Monday, June 30, 2014

Heart Disease Prevention - What Can Be Done To Prevent Diabetes?

Weight is the single most contributing environmental factor in the development of Type-2 diabetes, and a person’s weight can always be controlled. Intentional weight loss could not only prevent or control Type-2 diabetes but also improve other obesity-related risk factors of coronary artery disease, including dyslipidaemia (unhealthy blood cholesterol levels) and hypertension.

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Heart Disease Prevention - What Can Be Done To Prevent Diabetes?

Tuesday, June 24, 2014

Assess Stroke Risk Through Eye!

High blood pressure, also known as hypertension, is not only a risk factor for heart disease but also the single most significant risk factor for stroke. Stroke occurs when blood flow stops flowing to the brain, either because of a clot or a hemorrhage.

Stroke is number 4 killer and a leading cause of disability in the United States. It is, however, merely impossible for doctors to predict which hypertensive patients are most likely to develop a stroke. Now, a simple eye examination might just provide that information.

A study revealed that retinal imaging, a non-invasive and cheap way of examining the blood vessels of the retina, might someday help assess whether a person is more likely to develop a stroke. Researchers from the National University of Singapore reported on August 12, 2013 in the American Heart Association journal ‘Hypertension’ that the retina provides information on the status of blood vessels in the brain.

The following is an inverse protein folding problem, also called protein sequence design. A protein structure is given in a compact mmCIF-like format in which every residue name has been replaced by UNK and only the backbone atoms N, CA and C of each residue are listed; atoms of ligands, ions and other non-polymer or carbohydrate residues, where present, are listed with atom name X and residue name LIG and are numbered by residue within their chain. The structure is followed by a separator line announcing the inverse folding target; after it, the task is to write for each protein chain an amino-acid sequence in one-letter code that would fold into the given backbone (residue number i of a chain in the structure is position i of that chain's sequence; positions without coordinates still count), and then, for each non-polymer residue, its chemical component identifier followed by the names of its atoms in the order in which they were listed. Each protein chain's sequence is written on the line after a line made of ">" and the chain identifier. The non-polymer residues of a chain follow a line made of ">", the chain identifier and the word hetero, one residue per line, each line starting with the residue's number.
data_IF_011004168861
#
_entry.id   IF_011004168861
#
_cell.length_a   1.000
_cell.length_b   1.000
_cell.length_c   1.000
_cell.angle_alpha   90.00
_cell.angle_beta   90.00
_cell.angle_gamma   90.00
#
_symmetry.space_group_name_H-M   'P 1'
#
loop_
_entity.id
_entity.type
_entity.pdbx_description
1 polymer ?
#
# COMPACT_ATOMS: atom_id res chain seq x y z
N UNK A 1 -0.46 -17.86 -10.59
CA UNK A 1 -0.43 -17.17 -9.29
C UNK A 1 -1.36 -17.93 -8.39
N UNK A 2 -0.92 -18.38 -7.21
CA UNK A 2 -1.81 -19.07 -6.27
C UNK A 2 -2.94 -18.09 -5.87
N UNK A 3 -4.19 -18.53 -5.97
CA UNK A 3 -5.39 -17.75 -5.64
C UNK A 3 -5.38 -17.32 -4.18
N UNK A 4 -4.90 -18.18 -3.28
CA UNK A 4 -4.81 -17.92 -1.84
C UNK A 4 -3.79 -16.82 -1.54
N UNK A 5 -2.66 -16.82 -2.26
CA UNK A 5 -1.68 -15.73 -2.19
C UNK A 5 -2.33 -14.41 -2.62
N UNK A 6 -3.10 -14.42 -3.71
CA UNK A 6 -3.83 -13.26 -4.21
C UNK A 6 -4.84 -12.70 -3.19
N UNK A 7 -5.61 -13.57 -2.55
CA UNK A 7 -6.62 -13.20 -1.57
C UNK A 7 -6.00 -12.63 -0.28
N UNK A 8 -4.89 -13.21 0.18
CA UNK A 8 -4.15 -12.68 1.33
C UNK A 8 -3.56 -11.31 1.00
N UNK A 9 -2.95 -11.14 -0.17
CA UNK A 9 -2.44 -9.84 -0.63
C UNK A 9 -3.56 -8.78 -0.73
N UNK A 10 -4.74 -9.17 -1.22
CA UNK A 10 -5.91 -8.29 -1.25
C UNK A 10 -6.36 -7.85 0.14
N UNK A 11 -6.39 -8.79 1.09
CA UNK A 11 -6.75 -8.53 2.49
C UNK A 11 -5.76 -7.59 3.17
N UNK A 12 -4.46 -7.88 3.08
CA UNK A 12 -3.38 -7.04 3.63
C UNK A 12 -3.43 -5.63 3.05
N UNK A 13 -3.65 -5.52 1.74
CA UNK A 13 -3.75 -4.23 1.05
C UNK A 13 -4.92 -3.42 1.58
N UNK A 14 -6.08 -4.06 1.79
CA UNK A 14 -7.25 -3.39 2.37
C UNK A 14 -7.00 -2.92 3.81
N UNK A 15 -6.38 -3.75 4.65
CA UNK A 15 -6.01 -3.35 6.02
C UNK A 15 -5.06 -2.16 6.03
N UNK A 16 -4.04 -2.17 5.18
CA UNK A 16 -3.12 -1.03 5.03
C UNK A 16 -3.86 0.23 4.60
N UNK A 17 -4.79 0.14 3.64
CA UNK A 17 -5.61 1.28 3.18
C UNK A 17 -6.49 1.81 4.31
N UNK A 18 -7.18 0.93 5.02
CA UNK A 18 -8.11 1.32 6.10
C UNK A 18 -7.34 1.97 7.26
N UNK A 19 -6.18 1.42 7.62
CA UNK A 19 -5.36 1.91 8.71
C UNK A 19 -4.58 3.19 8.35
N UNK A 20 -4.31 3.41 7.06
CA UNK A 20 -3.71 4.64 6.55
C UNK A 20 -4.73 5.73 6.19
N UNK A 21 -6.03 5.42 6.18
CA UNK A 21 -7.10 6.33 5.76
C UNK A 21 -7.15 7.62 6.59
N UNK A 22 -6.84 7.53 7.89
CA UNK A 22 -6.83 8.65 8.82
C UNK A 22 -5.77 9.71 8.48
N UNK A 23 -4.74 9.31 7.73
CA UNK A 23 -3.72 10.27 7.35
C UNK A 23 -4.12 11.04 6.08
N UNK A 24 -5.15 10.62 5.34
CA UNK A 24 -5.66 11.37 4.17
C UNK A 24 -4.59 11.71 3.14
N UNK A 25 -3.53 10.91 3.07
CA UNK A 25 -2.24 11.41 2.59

For an average 13 years, researchers tracked occurrence of stroke in 2,907 patients with hypertension but had not experienced a stroke previously. Photographs of the retina of each participant were taken at baseline. Retina is the light-sensitive layer of cells at the back of the eyeball.

When high blood pressure damages blood vessels in the retina, a condition called hypertensive retinopathy occurs. On photographs, it will be scored as none, mild or moderate/severe.

146 participants experienced a stroke caused by a blood clot and 15 by bleeding in the brain (hemorrhage) during the follow-up period.

After adjusting for several stroke risk factors like age, sex, race, cholesterol levels, blood sugar, body mass index, smoking and blood pressure readings, the researchers found that the risk of stroke was 35 percent higher in those with mild hypertensive retinopathy and 137 percent higher in those with moderate or severe hypertensive retinopathy.

Even for patients who were on medication and achieving good blood pressure control, the risk of a blood clot was 96 percent higher in those with mild hypertensive retinopathy and 198 percent higher in those with moderate or severe hypertensive retinopathy. 

While the findings did add to previous research on the value of retinopathy as an indicator of small vessel disease and increased risk of stroke, the researchers felt that it is too early to recommend changes in clinical practice. Further studies are required to confirm their findings and examine if retinal imaging could be useful in offering additional information about stroke risk in people with high blood pressure.